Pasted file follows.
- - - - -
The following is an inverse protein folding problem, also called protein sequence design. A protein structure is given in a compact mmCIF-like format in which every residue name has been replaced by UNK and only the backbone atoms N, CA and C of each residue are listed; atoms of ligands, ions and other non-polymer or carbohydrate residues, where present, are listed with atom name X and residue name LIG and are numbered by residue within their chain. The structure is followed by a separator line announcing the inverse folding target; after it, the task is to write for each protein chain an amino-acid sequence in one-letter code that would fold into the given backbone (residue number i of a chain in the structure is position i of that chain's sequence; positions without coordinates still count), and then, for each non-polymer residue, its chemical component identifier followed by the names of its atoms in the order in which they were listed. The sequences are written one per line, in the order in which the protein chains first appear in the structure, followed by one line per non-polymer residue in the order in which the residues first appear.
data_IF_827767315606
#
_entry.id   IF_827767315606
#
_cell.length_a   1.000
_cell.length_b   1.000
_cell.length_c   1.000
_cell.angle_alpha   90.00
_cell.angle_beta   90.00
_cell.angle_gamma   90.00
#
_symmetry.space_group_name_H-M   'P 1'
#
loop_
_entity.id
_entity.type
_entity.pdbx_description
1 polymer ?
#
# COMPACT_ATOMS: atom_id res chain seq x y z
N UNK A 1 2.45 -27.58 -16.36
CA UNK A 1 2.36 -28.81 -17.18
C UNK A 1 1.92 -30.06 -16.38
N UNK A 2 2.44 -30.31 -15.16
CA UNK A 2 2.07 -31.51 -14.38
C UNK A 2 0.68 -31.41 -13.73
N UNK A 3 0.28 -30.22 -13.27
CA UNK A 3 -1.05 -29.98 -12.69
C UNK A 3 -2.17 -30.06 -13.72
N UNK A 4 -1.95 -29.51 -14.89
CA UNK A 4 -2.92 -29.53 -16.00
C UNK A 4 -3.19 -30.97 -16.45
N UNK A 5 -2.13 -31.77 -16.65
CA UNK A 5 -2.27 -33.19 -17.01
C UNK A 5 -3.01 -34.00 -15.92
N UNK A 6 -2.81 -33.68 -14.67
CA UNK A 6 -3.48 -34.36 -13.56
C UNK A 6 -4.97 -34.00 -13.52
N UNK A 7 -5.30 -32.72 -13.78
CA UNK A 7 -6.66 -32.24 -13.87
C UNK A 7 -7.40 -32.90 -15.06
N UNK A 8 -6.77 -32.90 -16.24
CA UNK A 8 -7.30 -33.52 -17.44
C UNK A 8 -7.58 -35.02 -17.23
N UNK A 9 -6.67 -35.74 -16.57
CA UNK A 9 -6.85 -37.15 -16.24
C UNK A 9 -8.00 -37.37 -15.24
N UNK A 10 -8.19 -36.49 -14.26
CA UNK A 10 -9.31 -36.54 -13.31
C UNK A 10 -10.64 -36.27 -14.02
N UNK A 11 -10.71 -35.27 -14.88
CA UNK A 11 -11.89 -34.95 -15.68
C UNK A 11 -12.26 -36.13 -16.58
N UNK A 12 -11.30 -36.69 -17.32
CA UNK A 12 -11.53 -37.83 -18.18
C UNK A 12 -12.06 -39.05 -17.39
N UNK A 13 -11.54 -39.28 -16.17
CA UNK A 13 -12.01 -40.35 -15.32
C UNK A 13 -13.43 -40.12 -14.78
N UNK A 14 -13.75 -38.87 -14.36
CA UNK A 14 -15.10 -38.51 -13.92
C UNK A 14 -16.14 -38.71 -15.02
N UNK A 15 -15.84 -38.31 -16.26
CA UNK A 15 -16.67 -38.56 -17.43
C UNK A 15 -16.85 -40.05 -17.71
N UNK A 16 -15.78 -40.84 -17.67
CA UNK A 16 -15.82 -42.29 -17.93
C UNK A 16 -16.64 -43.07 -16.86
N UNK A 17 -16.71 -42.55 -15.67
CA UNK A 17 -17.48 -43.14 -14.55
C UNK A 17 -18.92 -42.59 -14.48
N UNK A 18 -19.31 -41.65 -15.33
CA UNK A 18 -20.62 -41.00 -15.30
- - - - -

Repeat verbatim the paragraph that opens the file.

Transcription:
The following is an inverse protein folding problem, also called protein sequence design. A protein structure is given in a compact mmCIF-like format in which every residue name has been replaced by UNK and only the backbone atoms N, CA and C of each residue are listed; atoms of ligands, ions and other non-polymer or carbohydrate residues, where present, are listed with atom name X and residue name LIG and are numbered by residue within their chain. The structure is followed by a separator line announcing the inverse folding target; after it, the task is to write for each protein chain an amino-acid sequence in one-letter code that would fold into the given backbone (residue number i of a chain in the structure is position i of that chain's sequence; positions without coordinates still count), and then, for each non-polymer residue, its chemical component identifier followed by the names of its atoms in the order in which they were listed. The sequences are written one per line, in the order in which the protein chains first appear in the structure, followed by one line per non-polymer residue in the order in which the residues first appear.